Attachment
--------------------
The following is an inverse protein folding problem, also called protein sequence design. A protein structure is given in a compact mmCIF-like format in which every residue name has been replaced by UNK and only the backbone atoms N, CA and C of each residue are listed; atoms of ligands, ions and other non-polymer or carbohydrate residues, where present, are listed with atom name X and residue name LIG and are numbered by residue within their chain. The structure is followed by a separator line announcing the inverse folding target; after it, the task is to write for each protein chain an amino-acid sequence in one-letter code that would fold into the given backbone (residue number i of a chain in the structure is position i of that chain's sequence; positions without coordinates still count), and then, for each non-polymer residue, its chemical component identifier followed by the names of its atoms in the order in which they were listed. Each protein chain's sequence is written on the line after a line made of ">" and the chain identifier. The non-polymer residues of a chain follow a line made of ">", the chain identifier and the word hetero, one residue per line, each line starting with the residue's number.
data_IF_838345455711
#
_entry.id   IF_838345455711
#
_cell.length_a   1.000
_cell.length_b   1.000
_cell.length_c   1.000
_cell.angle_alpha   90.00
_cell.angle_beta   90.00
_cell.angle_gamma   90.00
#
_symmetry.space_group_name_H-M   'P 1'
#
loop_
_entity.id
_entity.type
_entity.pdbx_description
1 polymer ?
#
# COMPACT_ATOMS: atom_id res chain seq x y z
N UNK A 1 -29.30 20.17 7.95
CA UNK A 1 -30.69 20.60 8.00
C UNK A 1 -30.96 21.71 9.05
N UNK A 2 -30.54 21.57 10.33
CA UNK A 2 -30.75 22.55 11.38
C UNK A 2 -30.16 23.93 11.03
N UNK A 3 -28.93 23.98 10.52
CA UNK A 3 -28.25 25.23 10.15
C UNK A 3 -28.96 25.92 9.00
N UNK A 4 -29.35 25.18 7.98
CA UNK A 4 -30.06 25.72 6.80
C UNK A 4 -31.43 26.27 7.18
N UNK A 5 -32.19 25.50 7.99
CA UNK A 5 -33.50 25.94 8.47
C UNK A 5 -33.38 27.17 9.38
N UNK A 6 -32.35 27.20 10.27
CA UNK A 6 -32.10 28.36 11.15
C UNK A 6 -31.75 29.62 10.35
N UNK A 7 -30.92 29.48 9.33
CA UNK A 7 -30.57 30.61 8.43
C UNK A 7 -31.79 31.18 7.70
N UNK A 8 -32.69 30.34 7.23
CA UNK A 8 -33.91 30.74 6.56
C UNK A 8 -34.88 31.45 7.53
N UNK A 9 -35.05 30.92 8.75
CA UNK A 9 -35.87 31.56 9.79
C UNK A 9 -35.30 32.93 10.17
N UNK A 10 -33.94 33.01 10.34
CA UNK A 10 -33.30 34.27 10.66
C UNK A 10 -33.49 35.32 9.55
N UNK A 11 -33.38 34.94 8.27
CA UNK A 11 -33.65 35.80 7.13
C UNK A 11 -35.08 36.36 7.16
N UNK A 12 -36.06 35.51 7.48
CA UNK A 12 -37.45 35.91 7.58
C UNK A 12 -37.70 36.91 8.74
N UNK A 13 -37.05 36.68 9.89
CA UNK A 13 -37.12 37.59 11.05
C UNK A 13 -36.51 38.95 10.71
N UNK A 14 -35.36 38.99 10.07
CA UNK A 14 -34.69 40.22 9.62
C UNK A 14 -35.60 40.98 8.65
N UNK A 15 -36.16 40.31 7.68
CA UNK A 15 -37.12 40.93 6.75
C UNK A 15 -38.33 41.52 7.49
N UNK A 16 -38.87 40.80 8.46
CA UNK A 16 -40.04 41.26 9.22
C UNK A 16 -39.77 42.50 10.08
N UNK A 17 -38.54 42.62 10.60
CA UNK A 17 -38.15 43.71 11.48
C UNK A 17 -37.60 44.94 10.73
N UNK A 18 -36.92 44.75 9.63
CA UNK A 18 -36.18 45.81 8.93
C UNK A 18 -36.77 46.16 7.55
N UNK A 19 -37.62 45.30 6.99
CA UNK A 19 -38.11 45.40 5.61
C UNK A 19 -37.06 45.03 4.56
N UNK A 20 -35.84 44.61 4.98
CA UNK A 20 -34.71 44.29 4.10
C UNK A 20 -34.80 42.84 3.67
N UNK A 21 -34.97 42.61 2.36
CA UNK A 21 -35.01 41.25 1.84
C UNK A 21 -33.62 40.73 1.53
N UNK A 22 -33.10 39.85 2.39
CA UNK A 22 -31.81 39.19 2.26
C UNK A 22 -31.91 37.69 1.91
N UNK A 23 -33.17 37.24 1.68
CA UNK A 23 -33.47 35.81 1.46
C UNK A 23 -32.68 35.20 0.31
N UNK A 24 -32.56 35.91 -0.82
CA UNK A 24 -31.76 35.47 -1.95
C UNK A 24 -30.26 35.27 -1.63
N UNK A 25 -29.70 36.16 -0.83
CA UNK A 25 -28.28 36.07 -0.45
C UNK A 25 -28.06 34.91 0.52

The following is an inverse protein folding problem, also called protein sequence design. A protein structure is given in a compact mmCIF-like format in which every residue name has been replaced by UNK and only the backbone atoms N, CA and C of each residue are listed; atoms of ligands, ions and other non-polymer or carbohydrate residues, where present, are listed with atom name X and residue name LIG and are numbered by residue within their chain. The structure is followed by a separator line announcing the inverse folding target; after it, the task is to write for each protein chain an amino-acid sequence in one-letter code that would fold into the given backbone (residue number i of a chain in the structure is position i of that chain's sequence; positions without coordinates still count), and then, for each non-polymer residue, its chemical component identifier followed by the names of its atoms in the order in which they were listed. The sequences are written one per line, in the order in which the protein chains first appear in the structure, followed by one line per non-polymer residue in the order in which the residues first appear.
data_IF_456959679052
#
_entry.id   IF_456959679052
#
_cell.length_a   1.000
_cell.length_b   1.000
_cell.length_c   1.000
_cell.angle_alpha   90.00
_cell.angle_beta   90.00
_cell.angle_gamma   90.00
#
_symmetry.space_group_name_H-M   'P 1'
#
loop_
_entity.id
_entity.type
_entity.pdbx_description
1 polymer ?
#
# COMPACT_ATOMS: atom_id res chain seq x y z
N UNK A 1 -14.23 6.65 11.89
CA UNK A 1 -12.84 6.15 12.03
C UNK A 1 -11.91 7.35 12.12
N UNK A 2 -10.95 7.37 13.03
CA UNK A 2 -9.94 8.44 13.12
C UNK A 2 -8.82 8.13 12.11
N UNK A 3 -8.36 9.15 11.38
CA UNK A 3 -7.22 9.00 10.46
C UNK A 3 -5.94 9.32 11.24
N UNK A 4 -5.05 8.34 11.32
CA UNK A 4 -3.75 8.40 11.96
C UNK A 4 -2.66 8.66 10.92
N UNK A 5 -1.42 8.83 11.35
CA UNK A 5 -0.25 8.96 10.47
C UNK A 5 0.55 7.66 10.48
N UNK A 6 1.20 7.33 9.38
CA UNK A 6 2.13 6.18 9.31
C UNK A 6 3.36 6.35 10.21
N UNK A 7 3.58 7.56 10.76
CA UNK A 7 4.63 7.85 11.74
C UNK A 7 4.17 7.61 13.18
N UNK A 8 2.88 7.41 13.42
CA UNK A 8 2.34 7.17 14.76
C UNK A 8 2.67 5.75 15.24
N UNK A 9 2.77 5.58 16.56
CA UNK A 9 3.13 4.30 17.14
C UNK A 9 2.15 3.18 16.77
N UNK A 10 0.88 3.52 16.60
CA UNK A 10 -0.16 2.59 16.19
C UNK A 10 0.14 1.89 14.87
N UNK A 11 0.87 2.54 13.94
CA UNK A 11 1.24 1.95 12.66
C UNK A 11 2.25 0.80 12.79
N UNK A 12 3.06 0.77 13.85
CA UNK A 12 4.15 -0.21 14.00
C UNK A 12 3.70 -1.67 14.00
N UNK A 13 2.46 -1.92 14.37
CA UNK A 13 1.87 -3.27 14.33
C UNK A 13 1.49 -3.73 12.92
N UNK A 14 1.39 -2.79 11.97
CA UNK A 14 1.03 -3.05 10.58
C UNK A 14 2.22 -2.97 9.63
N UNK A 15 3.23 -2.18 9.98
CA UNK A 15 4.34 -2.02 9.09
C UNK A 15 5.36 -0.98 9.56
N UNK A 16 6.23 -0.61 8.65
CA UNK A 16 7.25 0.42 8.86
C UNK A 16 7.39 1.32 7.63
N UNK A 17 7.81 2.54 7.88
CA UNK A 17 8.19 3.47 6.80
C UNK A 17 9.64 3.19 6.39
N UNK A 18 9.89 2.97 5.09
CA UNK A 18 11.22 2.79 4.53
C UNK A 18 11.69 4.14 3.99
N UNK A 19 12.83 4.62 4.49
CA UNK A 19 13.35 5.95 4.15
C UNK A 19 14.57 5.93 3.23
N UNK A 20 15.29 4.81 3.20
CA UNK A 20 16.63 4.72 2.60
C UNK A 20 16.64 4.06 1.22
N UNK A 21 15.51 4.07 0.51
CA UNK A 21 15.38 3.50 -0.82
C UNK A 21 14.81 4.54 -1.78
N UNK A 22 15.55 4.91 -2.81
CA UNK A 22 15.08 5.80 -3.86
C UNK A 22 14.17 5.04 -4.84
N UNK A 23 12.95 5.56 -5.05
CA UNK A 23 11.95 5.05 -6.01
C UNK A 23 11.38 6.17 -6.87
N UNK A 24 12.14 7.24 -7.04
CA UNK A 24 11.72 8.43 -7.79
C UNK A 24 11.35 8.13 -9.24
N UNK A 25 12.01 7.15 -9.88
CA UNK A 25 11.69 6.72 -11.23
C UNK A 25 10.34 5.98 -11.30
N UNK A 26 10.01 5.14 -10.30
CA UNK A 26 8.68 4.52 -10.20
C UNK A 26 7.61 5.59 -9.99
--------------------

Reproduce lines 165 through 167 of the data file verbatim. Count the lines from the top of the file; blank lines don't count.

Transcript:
C UNK A 16 7.39 1.32 7.63
N UNK A 17 7.81 2.54 7.88
CA UNK A 17 8.19 3.47 6.80